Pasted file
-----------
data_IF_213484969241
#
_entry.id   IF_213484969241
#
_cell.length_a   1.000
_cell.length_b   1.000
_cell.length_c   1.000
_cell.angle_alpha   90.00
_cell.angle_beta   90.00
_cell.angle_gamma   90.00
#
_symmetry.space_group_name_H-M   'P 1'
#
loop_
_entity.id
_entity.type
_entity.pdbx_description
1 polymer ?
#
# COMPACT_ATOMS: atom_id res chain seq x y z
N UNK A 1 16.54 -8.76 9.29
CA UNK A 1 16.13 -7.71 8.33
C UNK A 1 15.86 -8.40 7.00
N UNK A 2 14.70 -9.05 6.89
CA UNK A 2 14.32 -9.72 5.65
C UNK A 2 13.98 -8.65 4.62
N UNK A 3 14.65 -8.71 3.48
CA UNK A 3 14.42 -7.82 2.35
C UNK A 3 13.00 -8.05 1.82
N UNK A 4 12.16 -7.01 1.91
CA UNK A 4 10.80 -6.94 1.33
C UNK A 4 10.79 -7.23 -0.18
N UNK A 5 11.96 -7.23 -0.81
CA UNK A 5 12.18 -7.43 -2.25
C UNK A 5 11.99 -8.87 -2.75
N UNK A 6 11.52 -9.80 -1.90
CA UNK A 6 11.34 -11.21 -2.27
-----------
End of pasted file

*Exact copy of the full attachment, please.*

data_IF_213484969241
#
_entry.id   IF_213484969241
#
_cell.length_a   1.000
_cell.length_b   1.000
_cell.length_c   1.000
_cell.angle_alpha   90.00
_cell.angle_beta   90.00
_cell.angle_gamma   90.00
#
_symmetry.space_group_name_H-M   'P 1'
#
loop_
_entity.id
_entity.type
_entity.pdbx_description
1 polymer ?
#
# COMPACT_ATOMS: atom_id res chain seq x y z
N UNK A 1 16.54 -8.76 9.29
CA UNK A 1 16.13 -7.71 8.33
C UNK A 1 15.86 -8.40 7.00
N UNK A 2 14.70 -9.05 6.89
CA UNK A 2 14.32 -9.72 5.65
C UNK A 2 13.98 -8.65 4.62
N UNK A 3 14.65 -8.71 3.48
CA UNK A 3 14.42 -7.82 2.35
C UNK A 3 13.00 -8.05 1.82
N UNK A 4 12.16 -7.01 1.91
CA UNK A 4 10.80 -6.94 1.33
C UNK A 4 10.79 -7.23 -0.18
N UNK A 5 11.96 -7.23 -0.81
CA UNK A 5 12.18 -7.43 -2.25
C UNK A 5 11.99 -8.87 -2.75
N UNK A 6 11.52 -9.80 -1.90
CA UNK A 6 11.34 -11.21 -2.27